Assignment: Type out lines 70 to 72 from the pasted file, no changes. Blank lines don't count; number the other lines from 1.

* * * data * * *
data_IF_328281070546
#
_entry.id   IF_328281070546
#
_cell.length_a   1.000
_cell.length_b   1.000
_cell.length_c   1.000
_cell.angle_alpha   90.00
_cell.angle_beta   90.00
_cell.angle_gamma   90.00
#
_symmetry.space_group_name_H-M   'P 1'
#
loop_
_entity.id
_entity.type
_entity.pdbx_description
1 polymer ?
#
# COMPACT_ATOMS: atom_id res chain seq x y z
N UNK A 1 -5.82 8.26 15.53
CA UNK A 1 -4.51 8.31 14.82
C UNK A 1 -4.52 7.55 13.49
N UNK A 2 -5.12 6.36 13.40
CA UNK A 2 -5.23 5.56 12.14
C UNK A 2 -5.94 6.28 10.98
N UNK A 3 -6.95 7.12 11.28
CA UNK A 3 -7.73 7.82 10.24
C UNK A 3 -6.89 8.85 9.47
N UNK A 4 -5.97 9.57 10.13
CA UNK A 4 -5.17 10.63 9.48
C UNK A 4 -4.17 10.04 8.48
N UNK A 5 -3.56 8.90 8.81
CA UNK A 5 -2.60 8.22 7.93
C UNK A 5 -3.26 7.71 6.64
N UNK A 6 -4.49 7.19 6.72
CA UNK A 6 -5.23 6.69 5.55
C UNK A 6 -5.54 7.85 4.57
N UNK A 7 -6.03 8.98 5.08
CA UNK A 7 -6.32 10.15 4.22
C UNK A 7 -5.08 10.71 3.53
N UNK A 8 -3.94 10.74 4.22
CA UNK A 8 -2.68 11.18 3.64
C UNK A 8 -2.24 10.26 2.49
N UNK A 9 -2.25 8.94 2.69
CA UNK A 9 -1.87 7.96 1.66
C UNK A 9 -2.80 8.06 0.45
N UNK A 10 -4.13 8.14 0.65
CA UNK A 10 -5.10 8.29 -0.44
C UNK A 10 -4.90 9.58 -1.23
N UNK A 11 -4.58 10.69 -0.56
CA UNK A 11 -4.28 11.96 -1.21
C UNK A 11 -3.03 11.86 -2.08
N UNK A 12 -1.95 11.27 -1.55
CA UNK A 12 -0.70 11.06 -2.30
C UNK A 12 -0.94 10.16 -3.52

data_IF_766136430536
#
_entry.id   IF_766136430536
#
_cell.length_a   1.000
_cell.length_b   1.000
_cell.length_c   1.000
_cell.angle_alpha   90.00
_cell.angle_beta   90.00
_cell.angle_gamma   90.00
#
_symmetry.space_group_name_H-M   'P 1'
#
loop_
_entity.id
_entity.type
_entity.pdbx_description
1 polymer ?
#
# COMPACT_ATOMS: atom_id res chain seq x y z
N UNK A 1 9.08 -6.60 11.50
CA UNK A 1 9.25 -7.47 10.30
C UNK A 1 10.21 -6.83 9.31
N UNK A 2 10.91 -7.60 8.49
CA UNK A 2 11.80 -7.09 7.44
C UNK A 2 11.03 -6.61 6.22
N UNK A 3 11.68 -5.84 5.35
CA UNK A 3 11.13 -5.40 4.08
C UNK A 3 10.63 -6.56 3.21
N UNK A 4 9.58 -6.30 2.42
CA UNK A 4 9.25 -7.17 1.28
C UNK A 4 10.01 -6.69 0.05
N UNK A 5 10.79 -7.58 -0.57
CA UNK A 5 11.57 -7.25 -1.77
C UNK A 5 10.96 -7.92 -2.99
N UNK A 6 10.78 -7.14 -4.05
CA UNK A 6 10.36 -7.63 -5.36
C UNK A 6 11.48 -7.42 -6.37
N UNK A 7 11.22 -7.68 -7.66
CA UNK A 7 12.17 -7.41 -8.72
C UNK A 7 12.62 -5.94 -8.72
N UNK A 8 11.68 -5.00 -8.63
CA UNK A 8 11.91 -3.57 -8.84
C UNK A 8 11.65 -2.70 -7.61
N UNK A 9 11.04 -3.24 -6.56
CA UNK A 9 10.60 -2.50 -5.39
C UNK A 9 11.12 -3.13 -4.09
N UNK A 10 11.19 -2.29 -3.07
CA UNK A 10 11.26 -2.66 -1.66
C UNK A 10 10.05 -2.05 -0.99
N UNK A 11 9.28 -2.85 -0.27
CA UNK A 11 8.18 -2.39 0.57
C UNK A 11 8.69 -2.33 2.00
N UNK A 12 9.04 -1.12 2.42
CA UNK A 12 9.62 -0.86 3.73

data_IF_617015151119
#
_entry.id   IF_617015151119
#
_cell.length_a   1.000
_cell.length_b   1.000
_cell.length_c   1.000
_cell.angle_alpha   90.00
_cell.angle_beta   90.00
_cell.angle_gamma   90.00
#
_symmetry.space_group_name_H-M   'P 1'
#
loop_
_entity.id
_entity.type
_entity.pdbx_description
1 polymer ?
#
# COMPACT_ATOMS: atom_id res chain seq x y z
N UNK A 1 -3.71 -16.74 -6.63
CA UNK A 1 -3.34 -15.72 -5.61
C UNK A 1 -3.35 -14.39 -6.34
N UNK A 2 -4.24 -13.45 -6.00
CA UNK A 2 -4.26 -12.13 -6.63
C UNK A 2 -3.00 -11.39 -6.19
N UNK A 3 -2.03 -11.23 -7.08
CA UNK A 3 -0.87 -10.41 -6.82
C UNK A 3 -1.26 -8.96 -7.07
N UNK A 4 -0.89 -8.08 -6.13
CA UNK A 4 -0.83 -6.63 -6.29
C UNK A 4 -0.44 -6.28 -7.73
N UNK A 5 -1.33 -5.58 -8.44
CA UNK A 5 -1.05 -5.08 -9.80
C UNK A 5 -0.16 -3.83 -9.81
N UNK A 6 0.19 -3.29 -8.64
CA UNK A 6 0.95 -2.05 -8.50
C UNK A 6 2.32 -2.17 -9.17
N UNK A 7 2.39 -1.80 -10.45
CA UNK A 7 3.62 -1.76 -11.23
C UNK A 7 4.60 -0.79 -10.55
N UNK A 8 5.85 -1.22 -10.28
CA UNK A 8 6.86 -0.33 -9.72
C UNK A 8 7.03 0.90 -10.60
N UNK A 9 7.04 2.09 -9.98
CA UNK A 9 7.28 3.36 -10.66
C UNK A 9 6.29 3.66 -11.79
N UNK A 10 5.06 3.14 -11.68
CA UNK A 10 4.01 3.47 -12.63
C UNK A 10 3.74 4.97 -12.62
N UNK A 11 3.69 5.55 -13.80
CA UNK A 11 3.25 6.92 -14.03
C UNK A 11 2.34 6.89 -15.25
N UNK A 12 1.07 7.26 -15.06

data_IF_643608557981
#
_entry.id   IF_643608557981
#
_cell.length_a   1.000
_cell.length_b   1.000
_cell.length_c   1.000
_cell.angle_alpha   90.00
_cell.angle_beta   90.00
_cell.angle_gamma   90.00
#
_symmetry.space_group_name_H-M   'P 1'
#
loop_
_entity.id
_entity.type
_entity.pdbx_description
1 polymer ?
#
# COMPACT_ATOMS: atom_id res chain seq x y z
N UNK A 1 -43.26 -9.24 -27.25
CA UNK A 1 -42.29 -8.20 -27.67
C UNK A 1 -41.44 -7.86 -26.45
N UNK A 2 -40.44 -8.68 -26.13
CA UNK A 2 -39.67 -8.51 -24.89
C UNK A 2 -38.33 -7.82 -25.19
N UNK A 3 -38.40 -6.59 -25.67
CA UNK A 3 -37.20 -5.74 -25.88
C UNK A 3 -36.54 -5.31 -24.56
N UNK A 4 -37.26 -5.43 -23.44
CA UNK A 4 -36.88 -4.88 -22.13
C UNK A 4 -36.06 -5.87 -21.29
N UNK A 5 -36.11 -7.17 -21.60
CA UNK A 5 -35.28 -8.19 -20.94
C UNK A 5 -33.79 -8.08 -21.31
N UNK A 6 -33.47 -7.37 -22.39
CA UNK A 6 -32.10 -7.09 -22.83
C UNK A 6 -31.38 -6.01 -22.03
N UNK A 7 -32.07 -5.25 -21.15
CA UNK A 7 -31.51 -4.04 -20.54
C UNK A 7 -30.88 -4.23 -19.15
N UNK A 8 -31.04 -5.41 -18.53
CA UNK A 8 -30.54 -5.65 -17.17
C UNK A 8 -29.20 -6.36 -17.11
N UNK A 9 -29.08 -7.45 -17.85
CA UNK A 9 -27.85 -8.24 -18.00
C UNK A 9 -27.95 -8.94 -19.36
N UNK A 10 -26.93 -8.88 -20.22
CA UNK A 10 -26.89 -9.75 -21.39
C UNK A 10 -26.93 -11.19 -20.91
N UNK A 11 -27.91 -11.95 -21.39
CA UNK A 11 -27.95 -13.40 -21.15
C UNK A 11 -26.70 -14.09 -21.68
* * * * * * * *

loop_
_entity.id
_entity.type